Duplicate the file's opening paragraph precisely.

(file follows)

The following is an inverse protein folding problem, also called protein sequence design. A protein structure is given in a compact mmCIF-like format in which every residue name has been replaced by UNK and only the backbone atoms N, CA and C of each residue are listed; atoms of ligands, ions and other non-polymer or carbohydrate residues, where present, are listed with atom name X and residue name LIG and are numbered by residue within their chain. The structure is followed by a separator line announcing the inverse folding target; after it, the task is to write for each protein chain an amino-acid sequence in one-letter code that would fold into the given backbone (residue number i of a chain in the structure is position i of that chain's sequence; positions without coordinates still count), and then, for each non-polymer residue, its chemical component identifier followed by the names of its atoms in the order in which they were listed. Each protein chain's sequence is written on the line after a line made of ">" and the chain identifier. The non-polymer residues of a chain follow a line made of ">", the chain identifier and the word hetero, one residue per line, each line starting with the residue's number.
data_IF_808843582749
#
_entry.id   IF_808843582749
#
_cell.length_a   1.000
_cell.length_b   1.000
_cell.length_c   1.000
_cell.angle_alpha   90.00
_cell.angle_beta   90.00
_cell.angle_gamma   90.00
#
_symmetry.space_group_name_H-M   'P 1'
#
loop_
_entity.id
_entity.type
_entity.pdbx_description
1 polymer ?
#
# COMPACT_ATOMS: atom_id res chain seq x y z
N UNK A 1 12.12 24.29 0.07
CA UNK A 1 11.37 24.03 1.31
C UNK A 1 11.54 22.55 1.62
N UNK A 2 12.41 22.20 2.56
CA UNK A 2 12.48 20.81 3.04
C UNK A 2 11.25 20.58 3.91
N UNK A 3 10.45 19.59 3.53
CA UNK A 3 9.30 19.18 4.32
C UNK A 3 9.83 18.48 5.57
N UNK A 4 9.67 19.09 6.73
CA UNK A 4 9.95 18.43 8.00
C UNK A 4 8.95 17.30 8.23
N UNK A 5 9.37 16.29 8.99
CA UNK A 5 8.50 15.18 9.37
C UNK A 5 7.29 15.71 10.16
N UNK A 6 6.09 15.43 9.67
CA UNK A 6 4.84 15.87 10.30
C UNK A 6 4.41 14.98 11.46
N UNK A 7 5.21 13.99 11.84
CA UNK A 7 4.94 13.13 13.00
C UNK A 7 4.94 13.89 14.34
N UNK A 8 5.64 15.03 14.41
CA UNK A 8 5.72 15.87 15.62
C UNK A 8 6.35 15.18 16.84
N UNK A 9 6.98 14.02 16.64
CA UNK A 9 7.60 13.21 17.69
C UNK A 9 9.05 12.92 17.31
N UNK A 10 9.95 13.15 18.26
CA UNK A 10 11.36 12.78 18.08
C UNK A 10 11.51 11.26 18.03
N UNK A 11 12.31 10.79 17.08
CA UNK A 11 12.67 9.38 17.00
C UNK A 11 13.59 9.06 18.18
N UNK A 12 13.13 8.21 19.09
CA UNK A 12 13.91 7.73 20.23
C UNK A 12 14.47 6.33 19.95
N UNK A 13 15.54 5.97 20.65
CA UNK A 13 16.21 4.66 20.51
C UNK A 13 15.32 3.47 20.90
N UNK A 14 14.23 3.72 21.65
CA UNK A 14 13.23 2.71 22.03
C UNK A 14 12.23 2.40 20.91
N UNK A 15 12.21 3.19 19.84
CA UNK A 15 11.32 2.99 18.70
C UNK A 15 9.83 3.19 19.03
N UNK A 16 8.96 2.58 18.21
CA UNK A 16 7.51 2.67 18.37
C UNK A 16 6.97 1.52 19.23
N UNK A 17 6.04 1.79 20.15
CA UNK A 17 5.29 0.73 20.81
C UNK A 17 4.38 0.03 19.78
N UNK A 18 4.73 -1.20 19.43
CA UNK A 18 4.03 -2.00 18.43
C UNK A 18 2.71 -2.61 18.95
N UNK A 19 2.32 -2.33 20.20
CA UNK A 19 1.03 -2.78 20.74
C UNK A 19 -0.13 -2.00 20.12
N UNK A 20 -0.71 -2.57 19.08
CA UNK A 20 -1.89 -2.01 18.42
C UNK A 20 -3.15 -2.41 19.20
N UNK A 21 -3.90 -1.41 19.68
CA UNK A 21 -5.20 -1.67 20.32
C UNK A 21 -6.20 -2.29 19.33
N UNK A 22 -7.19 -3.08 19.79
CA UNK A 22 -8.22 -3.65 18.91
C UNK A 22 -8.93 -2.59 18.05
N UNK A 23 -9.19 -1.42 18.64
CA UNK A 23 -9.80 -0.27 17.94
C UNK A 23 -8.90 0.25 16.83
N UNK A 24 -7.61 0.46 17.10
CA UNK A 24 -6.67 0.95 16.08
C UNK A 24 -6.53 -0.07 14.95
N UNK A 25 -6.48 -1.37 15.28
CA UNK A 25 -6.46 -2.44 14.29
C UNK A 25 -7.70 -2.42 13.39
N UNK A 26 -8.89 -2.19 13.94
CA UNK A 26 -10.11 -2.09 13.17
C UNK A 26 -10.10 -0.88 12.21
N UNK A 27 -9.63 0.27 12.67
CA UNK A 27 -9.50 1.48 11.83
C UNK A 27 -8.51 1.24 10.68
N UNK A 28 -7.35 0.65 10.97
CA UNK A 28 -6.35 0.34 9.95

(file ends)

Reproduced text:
The following is an inverse protein folding problem, also called protein sequence design. A protein structure is given in a compact mmCIF-like format in which every residue name has been replaced by UNK and only the backbone atoms N, CA and C of each residue are listed; atoms of ligands, ions and other non-polymer or carbohydrate residues, where present, are listed with atom name X and residue name LIG and are numbered by residue within their chain. The structure is followed by a separator line announcing the inverse folding target; after it, the task is to write for each protein chain an amino-acid sequence in one-letter code that would fold into the given backbone (residue number i of a chain in the structure is position i of that chain's sequence; positions without coordinates still count), and then, for each non-polymer residue, its chemical component identifier followed by the names of its atoms in the order in which they were listed. Each protein chain's sequence is written on the line after a line made of ">" and the chain identifier. The non-polymer residues of a chain follow a line made of ">", the chain identifier and the word hetero, one residue per line, each line starting with the residue's number.